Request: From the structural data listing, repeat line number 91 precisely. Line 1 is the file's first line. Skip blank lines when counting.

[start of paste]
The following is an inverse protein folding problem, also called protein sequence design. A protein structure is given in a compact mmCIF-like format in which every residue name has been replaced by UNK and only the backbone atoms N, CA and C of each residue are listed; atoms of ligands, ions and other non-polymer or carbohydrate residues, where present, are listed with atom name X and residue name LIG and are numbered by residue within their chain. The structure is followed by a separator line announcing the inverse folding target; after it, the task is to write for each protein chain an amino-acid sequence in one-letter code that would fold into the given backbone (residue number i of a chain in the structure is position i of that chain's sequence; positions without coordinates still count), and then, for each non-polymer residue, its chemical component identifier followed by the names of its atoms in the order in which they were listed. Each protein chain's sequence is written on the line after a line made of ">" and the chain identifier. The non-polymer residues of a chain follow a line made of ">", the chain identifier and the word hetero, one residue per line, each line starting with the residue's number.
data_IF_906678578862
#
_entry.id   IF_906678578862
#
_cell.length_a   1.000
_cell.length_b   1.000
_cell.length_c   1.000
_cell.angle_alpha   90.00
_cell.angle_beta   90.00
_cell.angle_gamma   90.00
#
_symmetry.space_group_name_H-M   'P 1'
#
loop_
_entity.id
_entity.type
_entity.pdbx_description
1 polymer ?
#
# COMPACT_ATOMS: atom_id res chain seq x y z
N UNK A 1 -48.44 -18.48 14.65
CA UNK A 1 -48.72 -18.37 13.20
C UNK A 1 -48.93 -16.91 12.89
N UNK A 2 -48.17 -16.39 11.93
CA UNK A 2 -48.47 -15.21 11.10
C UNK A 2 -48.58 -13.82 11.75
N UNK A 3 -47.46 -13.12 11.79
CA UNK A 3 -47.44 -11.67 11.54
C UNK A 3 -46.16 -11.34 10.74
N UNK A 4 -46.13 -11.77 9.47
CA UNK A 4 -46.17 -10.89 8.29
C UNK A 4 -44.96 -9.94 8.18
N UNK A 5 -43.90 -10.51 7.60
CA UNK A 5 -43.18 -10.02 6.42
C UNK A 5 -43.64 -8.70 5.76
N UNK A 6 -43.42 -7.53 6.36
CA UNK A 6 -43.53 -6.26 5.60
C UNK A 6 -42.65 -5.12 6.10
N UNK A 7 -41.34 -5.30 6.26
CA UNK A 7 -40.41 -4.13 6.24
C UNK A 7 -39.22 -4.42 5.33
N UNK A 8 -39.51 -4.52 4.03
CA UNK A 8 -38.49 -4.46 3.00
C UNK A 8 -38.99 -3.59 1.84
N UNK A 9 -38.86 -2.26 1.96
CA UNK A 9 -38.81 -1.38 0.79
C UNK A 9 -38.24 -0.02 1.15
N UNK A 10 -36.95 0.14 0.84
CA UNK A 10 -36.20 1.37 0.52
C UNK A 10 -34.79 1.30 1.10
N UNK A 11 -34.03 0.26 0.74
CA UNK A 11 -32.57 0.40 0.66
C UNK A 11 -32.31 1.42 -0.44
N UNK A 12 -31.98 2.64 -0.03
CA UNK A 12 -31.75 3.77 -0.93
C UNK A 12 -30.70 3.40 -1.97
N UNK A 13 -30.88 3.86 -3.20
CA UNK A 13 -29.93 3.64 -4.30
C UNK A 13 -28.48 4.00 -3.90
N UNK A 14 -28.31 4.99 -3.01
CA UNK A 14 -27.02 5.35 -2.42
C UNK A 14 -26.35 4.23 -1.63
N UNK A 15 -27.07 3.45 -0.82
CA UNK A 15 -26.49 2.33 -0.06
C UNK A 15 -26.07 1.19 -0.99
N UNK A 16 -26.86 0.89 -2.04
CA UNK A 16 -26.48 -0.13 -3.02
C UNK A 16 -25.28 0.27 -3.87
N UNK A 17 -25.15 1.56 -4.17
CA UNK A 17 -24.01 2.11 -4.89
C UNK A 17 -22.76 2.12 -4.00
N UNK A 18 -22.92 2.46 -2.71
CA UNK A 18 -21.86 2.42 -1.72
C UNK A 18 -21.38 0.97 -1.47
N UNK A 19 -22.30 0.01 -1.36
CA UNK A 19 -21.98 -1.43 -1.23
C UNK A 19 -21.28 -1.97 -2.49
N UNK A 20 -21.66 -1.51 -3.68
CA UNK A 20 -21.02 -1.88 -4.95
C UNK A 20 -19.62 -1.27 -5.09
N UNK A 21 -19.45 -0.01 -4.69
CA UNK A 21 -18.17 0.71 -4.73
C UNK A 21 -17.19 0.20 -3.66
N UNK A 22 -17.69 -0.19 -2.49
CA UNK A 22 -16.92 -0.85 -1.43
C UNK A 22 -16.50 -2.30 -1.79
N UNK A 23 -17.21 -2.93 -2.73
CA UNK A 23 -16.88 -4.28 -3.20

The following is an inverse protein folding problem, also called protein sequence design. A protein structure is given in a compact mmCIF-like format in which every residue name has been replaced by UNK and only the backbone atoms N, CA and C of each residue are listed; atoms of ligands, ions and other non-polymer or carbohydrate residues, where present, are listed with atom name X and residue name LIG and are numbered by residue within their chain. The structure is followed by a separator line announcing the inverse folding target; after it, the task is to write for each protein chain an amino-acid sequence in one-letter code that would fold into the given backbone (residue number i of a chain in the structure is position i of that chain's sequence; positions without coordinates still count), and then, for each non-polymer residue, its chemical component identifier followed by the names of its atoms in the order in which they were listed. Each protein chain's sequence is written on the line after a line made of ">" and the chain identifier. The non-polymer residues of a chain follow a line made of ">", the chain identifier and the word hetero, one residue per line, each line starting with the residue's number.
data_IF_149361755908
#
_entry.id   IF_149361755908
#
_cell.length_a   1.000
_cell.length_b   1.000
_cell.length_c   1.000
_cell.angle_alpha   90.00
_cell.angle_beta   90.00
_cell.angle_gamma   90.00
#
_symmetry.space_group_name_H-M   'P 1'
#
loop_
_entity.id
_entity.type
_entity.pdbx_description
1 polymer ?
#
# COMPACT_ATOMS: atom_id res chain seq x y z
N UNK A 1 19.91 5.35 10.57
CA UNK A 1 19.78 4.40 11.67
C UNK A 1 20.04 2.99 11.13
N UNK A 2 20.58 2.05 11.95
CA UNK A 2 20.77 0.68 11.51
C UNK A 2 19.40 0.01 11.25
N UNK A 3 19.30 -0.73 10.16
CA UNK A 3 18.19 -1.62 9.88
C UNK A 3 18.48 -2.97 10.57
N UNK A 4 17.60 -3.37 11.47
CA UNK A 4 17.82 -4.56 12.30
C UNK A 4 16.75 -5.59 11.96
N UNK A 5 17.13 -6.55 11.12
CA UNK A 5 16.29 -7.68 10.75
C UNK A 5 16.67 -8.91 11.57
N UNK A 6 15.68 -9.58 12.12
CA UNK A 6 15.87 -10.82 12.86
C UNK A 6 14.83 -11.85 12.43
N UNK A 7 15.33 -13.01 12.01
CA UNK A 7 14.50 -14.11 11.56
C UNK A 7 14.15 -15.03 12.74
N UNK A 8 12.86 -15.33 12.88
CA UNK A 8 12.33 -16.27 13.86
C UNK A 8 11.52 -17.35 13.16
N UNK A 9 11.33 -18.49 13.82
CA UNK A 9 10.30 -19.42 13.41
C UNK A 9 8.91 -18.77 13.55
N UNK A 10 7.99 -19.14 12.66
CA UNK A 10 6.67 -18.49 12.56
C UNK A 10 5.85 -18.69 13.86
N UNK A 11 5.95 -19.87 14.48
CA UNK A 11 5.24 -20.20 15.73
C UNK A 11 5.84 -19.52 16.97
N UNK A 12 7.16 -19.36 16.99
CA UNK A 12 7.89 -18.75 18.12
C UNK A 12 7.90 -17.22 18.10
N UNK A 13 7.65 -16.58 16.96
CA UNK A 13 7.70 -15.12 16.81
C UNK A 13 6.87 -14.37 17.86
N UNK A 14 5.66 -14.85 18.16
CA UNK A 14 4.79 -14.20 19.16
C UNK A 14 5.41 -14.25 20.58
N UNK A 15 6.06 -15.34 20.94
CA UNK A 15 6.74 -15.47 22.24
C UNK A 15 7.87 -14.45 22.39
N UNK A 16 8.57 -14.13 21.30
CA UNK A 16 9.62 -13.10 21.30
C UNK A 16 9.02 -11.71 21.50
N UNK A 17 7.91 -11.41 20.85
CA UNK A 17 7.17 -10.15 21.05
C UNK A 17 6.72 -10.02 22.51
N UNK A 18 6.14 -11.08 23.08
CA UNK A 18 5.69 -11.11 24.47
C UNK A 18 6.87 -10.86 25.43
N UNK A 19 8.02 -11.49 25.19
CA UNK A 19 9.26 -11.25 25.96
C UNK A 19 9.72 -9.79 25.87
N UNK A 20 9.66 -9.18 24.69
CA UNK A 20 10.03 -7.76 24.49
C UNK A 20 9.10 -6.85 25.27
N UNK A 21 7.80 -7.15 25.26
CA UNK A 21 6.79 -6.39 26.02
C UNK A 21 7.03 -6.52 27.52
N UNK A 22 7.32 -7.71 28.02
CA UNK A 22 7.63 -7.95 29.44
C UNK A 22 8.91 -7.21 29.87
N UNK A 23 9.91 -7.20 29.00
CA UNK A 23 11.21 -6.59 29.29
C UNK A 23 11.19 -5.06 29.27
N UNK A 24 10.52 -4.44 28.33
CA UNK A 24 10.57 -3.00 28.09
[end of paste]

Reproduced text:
data_IF_149361755908